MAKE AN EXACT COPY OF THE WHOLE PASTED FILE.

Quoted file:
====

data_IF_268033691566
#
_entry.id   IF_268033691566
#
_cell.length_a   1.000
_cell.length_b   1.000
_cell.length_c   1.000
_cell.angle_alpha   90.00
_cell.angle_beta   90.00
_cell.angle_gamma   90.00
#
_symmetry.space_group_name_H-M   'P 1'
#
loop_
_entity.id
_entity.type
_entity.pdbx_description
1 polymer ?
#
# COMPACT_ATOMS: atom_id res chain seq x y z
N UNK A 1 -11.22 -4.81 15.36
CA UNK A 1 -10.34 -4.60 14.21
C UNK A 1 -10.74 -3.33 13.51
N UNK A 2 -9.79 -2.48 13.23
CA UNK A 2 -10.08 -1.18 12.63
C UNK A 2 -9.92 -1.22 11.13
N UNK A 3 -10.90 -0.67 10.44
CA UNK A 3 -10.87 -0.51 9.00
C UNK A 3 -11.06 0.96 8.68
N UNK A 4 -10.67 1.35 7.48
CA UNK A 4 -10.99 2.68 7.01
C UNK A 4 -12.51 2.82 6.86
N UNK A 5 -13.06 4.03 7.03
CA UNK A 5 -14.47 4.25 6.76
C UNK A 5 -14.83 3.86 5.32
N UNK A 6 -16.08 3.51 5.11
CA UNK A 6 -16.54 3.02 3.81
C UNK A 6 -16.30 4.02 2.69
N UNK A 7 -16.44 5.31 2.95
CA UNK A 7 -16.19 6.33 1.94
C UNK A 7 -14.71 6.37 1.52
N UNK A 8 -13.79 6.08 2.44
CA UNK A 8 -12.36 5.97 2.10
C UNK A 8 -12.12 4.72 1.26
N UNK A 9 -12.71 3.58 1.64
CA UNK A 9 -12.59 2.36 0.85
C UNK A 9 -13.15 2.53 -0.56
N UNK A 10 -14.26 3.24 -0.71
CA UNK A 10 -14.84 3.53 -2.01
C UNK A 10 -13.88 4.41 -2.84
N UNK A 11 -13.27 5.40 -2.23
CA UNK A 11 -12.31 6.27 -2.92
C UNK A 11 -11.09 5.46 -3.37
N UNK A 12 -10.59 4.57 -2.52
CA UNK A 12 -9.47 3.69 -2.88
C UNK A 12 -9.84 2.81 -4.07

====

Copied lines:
data_IF_268033691566
#
_entry.id   IF_268033691566
#
_cell.length_a   1.000
_cell.length_b   1.000
_cell.length_c   1.000
_cell.angle_alpha   90.00
_cell.angle_beta   90.00
_cell.angle_gamma   90.00
#
_symmetry.space_group_name_H-M   'P 1'
#
loop_
_entity.id
_entity.type
_entity.pdbx_description
1 polymer ?
#
# COMPACT_ATOMS: atom_id res chain seq x y z
N UNK A 1 -11.22 -4.81 15.36
CA UNK A 1 -10.34 -4.60 14.21
C UNK A 1 -10.74 -3.33 13.51
N UNK A 2 -9.79 -2.48 13.23
CA UNK A 2 -10.08 -1.18 12.63
C UNK A 2 -9.92 -1.22 11.13
N UNK A 3 -10.90 -0.67 10.44
CA UNK A 3 -10.87 -0.51 9.00
C UNK A 3 -11.06 0.96 8.68
N UNK A 4 -10.67 1.35 7.48
CA UNK A 4 -10.99 2.68 7.01
C UNK A 4 -12.51 2.82 6.86
N UNK A 5 -13.06 4.03 7.03
CA UNK A 5 -14.47 4.25 6.76
C UNK A 5 -14.83 3.86 5.32
N UNK A 6 -16.08 3.51 5.11
CA UNK A 6 -16.54 3.02 3.81
C UNK A 6 -16.30 4.02 2.69
N UNK A 7 -16.44 5.31 2.95
CA UNK A 7 -16.19 6.33 1.94
C UNK A 7 -14.71 6.37 1.52
N UNK A 8 -13.79 6.08 2.44
CA UNK A 8 -12.36 5.97 2.10
C UNK A 8 -12.12 4.72 1.26
N UNK A 9 -12.71 3.58 1.64
CA UNK A 9 -12.59 2.36 0.85
C UNK A 9 -13.15 2.53 -0.56
N UNK A 10 -14.26 3.24 -0.71
CA UNK A 10 -14.84 3.53 -2.01
C UNK A 10 -13.88 4.41 -2.84
N UNK A 11 -13.27 5.40 -2.23
CA UNK A 11 -12.31 6.27 -2.92
C UNK A 11 -11.09 5.46 -3.37
N UNK A 12 -10.59 4.57 -2.52
CA UNK A 12 -9.47 3.69 -2.88
C UNK A 12 -9.84 2.81 -4.07